Mean performance (reaction times and accuracies) in the three experimental tasks is shown in Table 1. Grand-average waveforms of event-related potentials are presented in Fig. 4. See Table 2 for mean ERP latencies in both sessions.
Table 2

Mean ERP Latencies (SD in parentheses) averaged across conditions of each of the three experimental tasks

Task

P2

N2

P3

Session 1

Choice reaction time task

211.54 (32.82)

206.15 (27.71)

330.67 (44.26)

Recognition memory task

234.08 (34.48)

251.11 (42.05)

374.35 (74.76)

Letter matching task

222.26 (33.74)

247.87 (36.80)

414.97 (86.45)

Session 2

Choice reaction time task

208.44 (33.77)

210.38 (29.62)

324.40 (42.04)

Recognition memory task

230.35 (28.19)

248.48 (43.74)

382.39 (81.13)

Letter matching task

218.16 (25.27)

240.02 (44.65)

377.74 (75.09)

In-Sample Prediction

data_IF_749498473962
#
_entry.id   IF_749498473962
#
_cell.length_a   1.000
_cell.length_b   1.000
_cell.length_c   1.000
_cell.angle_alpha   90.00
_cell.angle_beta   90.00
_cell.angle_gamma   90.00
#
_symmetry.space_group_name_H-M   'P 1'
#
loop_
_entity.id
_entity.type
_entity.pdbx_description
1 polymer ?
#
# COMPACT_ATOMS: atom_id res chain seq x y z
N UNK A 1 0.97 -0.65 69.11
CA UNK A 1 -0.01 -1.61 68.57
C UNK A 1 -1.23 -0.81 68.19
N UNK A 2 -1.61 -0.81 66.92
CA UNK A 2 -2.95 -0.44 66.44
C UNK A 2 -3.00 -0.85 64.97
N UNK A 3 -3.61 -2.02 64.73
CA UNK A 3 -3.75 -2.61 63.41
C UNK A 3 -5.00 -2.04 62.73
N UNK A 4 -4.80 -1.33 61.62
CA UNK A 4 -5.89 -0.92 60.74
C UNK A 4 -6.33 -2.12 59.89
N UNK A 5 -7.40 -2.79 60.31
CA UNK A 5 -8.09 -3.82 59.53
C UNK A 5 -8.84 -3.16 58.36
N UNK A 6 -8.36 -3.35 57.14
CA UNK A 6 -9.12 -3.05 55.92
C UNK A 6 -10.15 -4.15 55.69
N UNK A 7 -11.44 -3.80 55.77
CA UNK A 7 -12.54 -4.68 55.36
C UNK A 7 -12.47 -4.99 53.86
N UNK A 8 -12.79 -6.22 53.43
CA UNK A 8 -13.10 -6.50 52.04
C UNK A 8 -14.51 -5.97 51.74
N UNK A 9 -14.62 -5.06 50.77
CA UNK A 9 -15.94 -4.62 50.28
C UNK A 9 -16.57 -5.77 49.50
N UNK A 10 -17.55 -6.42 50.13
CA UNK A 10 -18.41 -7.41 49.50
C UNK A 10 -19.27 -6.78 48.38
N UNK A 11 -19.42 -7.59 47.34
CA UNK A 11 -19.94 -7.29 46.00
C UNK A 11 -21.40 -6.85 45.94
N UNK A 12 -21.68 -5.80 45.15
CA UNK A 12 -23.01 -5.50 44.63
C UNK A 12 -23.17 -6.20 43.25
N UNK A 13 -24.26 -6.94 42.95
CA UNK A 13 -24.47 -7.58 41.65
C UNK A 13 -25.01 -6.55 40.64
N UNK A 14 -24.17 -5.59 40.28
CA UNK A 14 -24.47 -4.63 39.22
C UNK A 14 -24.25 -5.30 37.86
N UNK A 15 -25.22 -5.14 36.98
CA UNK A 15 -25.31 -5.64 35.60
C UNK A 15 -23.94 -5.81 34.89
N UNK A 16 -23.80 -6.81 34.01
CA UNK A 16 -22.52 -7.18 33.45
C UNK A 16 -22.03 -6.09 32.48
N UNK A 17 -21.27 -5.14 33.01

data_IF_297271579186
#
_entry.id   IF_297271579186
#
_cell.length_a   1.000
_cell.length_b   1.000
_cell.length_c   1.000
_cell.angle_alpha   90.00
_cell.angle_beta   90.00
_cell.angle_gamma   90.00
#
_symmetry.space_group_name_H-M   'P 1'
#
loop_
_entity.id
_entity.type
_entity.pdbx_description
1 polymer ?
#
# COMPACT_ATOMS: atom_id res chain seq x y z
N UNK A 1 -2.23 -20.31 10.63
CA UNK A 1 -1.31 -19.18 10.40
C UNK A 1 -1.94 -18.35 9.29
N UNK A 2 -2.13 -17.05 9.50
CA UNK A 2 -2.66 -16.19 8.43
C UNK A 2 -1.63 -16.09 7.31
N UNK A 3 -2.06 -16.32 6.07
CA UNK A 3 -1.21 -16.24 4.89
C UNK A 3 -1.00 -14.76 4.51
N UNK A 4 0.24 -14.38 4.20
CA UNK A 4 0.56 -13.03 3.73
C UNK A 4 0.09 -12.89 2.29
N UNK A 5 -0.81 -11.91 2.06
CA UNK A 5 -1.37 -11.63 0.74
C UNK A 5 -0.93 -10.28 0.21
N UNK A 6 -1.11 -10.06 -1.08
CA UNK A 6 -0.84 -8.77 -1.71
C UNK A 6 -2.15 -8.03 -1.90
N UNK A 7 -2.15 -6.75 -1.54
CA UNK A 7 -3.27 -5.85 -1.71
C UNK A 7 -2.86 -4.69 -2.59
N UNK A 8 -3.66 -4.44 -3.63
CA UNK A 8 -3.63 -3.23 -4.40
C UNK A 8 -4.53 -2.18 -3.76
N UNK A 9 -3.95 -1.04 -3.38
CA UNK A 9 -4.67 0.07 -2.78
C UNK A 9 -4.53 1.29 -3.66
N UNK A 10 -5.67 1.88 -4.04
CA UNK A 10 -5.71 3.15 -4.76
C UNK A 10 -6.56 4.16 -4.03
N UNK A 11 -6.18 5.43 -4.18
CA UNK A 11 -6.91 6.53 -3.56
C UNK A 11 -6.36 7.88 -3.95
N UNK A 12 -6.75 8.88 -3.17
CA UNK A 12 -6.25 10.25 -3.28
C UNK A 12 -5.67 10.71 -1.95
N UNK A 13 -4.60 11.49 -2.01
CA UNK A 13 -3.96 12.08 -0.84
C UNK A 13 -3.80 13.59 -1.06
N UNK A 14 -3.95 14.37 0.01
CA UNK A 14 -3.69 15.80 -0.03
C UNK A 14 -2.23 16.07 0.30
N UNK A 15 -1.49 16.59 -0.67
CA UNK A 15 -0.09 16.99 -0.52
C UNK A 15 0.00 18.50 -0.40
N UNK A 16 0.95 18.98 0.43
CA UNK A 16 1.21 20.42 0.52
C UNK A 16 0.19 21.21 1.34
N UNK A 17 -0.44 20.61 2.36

The first linking model (see Figs. 5 and 6), in which cognitive abilities were solely predicted by neural processing speed, provided an acceptable account of the training data. On average, it explained 63% of the variance in cognitive abilities tests, 62% of the variance in ERP latencies, 87% of the variance in the 25th percentile of the RT distribution, 89% of the variance in the 50th (median) percentile of the RT distribution, 83% of the variance in the 75th percentile of the RT distribution, and 30% of the variance in accuracies in reaction time tasks. Note that the cognitive latent variable model may have explained more variance in reaction times than in ERP latencies and cognitive abilities tests because the measurement model of reaction times was more complex (allowing the task-, condition-, and session-specific estimation of boundary separation and non-decision time models not depicted in the structural equation model visualization) than the other two more parsimonious measurement models. The DIC of the overall hierarchical model with the first linking structure was − 3.2012 × 105 and was thus the favored model by the DIC (compared to the second linking structure DIC below). The latent neural processing speed variable predicted the latent cognitive abilities variable to a large degree, β = .84, CI 95% [.75; .91], suggesting that participants with greater cognitive abilities showed a substantially higher neural processing speed.